United States Supreme Court Holds MSHA May be Found Liable for Negligent Inspections 


By: Helena E. Racin
Wyatt, Tarrant & Combs, LLP

     The recent mining disasters in West Virginia and Kentucky have caused increased attention to be paid to the Mine Safety and Health

Helena E. Racin

 Administration, also known as

     "MSHA." This attention is understandable when one considers that in 1968, the 78 men who died in explosions and fire at a Farmington, West Virginina mine initially prompted Congress to enact the Mine Safety and Health Act. Similarly, in the wake of the numerous mining tragedies which occurred this year, both state and federal officials are currently proposing additional mine legislation. 
    The United States Supreme Court has also played a role in determining inspection standards and most importantly, in determining MSHA's possible legal liability while conducting inspections. On November 8, 2005, the Supreme Court decided United States v. Olson, et al., U.S., No. 04-759, 74 U.S.L.W. 4007, which came before the Court from the United States Court of Appeals for the Ninth Circuit. The Ninth Circuit includes all federal courts in California, Oregon, Washington, Arizona, Montana, Idaho, Nevada, Alaska, Hawaii, Guam and the Northern Mariana Islands. 
    Unfortunately, before filing this case, Olson and his mining colleague were permanently disabled when a nine-ton slab of earth fell from the ceiling of the Arizona mine in which they were working. As a result, the plaintiffs sued MSHA alleging that the agency was responsible for the miners' injuries due to its failure to carry out mandatory policies and procedures. The plaintiffs specifically alleged that a field office supervisor failed to evaluate six written and oral complaints he received regarding safety hazards at the mine, and that an inspector failed to inspect the mine thoroughly and in its entirety. Of course, MSHA would be the proper party to sue if such a lawsuit was to succeed, because the inspectors themselves cannot be held personally liable for negligently performing their MSHA duties. 
The plaintiffs sued under a federal statute entitled the "Federal Tort Claims Act" which authorizes private law suits against the government "under circumstances where the United States, if a private person, would be liable to the claimant in accordance with the law of the place where the act or omission occurred." See 28 U.S.C. 1346(b)(1).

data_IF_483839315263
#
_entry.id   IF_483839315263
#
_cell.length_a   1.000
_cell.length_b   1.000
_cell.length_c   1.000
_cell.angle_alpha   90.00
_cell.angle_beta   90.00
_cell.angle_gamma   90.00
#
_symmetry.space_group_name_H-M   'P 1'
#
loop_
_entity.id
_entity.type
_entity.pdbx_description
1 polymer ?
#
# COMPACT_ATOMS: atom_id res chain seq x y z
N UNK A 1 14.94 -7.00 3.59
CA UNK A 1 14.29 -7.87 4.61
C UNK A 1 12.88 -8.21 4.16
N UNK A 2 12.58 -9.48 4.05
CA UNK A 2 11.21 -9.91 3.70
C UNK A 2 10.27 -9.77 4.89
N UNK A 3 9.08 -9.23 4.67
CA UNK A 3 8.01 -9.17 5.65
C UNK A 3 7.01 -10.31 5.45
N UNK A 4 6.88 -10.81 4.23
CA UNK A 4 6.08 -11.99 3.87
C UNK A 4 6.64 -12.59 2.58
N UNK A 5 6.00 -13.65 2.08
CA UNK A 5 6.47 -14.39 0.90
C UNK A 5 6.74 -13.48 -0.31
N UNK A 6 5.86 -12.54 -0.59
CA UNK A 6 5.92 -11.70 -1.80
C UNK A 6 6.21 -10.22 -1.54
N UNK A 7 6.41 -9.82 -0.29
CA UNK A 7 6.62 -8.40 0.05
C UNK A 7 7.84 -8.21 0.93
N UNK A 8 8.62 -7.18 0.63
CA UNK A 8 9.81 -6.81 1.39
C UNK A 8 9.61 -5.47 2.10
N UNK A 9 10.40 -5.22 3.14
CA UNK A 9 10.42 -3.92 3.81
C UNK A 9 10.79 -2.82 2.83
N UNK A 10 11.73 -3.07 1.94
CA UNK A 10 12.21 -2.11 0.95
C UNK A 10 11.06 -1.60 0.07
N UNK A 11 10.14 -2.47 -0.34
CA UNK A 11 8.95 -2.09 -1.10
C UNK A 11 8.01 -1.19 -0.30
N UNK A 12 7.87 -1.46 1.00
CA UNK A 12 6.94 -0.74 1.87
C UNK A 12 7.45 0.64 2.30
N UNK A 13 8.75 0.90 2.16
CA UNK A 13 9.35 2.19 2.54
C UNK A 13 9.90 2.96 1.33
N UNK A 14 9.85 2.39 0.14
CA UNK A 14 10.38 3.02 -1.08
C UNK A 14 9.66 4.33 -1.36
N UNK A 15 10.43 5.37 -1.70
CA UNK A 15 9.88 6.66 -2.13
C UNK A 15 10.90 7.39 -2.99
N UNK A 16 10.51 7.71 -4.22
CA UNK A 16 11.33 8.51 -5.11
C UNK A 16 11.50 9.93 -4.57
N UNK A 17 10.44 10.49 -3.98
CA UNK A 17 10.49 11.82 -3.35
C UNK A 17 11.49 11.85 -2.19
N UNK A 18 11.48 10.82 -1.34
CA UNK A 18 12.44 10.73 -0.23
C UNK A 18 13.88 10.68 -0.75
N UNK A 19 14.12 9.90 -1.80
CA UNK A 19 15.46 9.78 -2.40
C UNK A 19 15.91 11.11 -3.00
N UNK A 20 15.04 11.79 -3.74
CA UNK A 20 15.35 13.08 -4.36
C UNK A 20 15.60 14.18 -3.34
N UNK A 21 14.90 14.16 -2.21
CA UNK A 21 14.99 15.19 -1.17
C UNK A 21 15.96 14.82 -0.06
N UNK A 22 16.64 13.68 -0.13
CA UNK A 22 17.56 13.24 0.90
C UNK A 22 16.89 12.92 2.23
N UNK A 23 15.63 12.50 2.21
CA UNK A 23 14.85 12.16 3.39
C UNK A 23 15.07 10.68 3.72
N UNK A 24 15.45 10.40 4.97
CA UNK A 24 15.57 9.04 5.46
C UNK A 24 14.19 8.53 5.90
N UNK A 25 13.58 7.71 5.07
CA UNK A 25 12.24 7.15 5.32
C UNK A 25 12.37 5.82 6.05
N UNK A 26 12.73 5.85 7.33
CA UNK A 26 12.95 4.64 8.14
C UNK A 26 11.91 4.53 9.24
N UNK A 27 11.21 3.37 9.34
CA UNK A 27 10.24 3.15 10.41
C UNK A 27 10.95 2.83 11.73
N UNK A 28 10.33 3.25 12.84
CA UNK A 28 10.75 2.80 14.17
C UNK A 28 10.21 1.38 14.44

In laymen's terms and as applied to the Olson case, the Supreme Court determined that the Federal Tort Claims Act imposed responsibility on the United States, and therefore, MSHA, in circumstances in which a private person could also be held liable under Arizona law. Thus, the Supreme Court stated that the trial court should have looked to the Arizona law which imposes responsibility on a private person or entity for certain acts or non-acts to determine whether or not the United States government would be held responsible to the miners for their injuries. 
    This analysis could be somewhat confusing when one considers that MSHA's inspectors are performing activities that private persons do not perform. Thus, the Supreme Court instructed the lower court to look at similar law regarding private persons in order to determine MSHA's legal liability. The Court concluded that even if private persons are not conducting mine safety inspections, they are nonetheless creating relationships with third parties that are similar to the relationships between inspectors and miners. Further, the Court instructed the lower court to examine that law and determine if a private person would be held responsible for failing to conduct themselves properly in a similar situation. 
    When the case goes back to the lower court in Arizona, the miners must prove that MSHA's inspectors owed them a duty to behave differently during their inspections, and as a result of their irresponsibility, MSHA should be held liable for the damages the miners incurred. This analysis has not yet been conducted, but the importance of the Supreme Court's opinion in Olson is that MSHA can be sued, pursuant to the Federal Tort Claims Act, if their inspectors act irresponsibly and fail in their duties. With the recent push by some legislators to increase the number of inspectors, this case presents a real concern to MSHA, making it vulnerable to lawsuits from miners if any inspectors perform their duties improperly. cl


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